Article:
Putting a price tag on the cost of capital punishment isn’t easy, and so trying to answer the question about whether the death penalty is worth that cost is even more difficult.
Society can mull the morals of whether the state should execute the most violent offenders. Prosecutors push to speak for those victimized by these “worst types of crime” and keep communities safe, while defense attorneys advocate for the rights of those accused or convicted to make sure the process works correctly. Meanwhile, the courts navigate that long road full of murky legal issues while policymakers debate the death penalty from all sides.
In the end, none of those involved in the debate seem to have a clear picture of what the true cost of capital punishment is, and the answer to the question of whether it serves the intended purpose depends on who is asked.
“The possibility of actually executing a person for whom the death penalty is sought is less than 5 percent, and any other government program that had such a dismal ‘success’ rate would be scrapped in a New York minute,” said
Indianapolis defense attorney Monica Foster, who’s handled as many as 40 capital cases within Indiana but has consulted on hundreds nationally. “We spend astronomical amounts of money trying to kill people who do not end up being killed by the government. If we really care about preventing violent crime and its victims, a good place to start would be to redirect money spent trying to kill people to programs that have proven to decrease childhood poverty, neglect, and abuse.”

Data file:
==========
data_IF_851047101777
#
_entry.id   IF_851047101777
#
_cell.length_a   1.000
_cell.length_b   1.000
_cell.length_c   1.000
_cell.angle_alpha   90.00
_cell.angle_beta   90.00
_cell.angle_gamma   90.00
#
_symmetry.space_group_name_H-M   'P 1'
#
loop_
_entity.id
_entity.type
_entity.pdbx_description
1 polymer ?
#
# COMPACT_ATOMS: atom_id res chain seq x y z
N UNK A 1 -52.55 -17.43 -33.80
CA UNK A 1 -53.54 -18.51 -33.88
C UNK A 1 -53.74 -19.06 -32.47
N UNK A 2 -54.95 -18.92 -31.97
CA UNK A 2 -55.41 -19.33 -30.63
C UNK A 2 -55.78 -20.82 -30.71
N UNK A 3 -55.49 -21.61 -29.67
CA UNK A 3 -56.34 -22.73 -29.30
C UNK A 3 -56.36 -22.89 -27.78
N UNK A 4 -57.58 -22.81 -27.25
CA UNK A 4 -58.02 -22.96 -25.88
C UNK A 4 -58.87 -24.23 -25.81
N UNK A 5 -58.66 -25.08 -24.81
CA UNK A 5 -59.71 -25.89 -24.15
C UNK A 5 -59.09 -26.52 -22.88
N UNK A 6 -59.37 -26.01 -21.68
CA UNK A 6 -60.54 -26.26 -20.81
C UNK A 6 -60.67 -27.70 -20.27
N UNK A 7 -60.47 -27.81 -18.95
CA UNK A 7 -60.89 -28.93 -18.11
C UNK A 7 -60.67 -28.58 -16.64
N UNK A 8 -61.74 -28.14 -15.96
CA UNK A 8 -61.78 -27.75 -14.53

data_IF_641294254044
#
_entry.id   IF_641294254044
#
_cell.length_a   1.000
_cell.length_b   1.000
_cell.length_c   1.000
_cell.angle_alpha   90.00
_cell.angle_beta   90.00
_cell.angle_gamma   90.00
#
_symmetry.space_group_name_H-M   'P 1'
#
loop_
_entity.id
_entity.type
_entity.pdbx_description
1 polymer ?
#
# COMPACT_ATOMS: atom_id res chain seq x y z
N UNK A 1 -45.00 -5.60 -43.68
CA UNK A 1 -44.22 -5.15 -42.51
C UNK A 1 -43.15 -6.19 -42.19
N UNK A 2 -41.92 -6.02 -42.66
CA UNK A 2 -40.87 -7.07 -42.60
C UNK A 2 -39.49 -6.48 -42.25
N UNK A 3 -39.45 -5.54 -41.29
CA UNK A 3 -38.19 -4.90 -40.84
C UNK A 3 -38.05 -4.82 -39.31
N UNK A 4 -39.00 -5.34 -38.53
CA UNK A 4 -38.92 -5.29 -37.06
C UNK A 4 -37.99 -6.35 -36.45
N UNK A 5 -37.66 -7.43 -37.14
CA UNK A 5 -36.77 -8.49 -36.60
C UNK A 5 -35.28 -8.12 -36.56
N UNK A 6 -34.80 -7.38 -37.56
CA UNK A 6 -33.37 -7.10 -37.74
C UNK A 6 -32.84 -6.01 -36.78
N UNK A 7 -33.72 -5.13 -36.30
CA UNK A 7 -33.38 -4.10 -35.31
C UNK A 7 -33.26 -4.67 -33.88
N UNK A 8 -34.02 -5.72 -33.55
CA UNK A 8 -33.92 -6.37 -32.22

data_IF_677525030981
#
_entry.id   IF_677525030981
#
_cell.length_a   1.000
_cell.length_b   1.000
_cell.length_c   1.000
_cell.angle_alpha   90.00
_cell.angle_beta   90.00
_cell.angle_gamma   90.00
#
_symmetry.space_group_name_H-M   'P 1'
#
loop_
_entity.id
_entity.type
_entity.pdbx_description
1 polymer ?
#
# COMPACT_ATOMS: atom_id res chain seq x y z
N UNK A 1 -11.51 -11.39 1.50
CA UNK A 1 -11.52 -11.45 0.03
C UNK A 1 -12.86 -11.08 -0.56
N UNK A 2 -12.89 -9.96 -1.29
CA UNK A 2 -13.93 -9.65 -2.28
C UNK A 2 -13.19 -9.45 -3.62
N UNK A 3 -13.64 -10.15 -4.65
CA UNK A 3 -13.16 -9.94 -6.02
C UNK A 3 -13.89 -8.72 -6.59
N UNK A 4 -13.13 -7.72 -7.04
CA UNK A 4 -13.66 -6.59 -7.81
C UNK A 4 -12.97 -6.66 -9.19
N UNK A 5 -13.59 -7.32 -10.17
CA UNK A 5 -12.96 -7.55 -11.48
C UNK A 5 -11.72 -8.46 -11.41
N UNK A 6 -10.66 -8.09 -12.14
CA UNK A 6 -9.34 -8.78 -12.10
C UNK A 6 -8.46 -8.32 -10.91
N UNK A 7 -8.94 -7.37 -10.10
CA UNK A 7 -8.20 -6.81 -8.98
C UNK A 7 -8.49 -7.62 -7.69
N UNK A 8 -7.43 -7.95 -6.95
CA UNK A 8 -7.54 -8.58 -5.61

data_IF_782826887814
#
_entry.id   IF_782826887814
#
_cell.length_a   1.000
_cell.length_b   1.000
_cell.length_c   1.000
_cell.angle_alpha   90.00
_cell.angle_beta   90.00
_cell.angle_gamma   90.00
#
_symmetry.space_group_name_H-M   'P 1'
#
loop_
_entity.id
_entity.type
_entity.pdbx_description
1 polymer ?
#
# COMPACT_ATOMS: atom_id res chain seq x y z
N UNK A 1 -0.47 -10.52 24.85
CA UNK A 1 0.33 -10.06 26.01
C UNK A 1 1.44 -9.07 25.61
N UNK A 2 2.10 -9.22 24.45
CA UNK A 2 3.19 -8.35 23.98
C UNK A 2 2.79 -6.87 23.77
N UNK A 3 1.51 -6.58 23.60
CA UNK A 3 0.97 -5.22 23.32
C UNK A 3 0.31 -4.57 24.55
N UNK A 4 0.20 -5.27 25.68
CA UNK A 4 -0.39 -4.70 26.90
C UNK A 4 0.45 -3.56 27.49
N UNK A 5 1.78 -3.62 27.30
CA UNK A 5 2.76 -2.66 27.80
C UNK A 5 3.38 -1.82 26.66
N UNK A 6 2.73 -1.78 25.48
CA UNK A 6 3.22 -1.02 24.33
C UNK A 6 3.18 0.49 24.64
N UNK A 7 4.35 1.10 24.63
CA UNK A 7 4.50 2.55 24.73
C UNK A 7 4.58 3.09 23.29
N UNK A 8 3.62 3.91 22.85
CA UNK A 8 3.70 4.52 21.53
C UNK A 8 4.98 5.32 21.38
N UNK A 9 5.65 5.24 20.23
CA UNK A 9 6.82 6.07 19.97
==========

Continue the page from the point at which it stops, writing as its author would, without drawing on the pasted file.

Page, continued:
That is what many states are already doing, and others are considering.
Death sentences nationally and statewide have plunged to their lowest levels in recent years due to concerns about wrongful convictions and executing the innocent, procedural hurdles within the legal system, and the high financial cost of capital punishment that typically comes with these cases.
In March, Illinois became the 16th state to stop using this penalty, following a legislative moratorium imposed in 2000 and studies revealing how flawed the capital system has become. Part of that Illinois law reallocates money that would have been used for death penalty cases to services for victims’ families and law enforcement training.
Indiana hasn’t stopped utilizing capital punishment, despite a report in 2007 that recommended a moratorium because of some of those same flaws and arbitrary uses of the death sentence here.
But now, the Indiana attorney general is leading an effort to scrutinize the economic impacts of the death penalty to help decide whether it should stand. A first-of-its kind criminal justice summit was held in November at Notre Dame Law School, bringing about 75 members of the legal community from all sides of the debate together to consider that impact.
“So, it is time that we in the criminal justice system have a candid conversation about the economic impact of capital punishment here,” Attorney General Greg Zoeller said. “I don’t claim to know the answers; but as state government’s lawyer sworn to uphold the laws of Indiana, I hope we can trigger a frank discussion of these questions.”
Finding an accurate accounting of the costs is difficult, largely because a comprehensive study hasn’t been done recently and scattered information paints incomplete pictures.
Nearly a decade ago, the Indiana Criminal Law Study Commission issued a report on capital sentencing and found death penalty costs are generally more than 20 percent greater than the total cost of life without parole, depending greatly on whether death sentences are overturned and defendants are resentenced to life in prison. That report analyzed both the trial-level and appellate phases, as well as incarceration and other aspects that address the cost.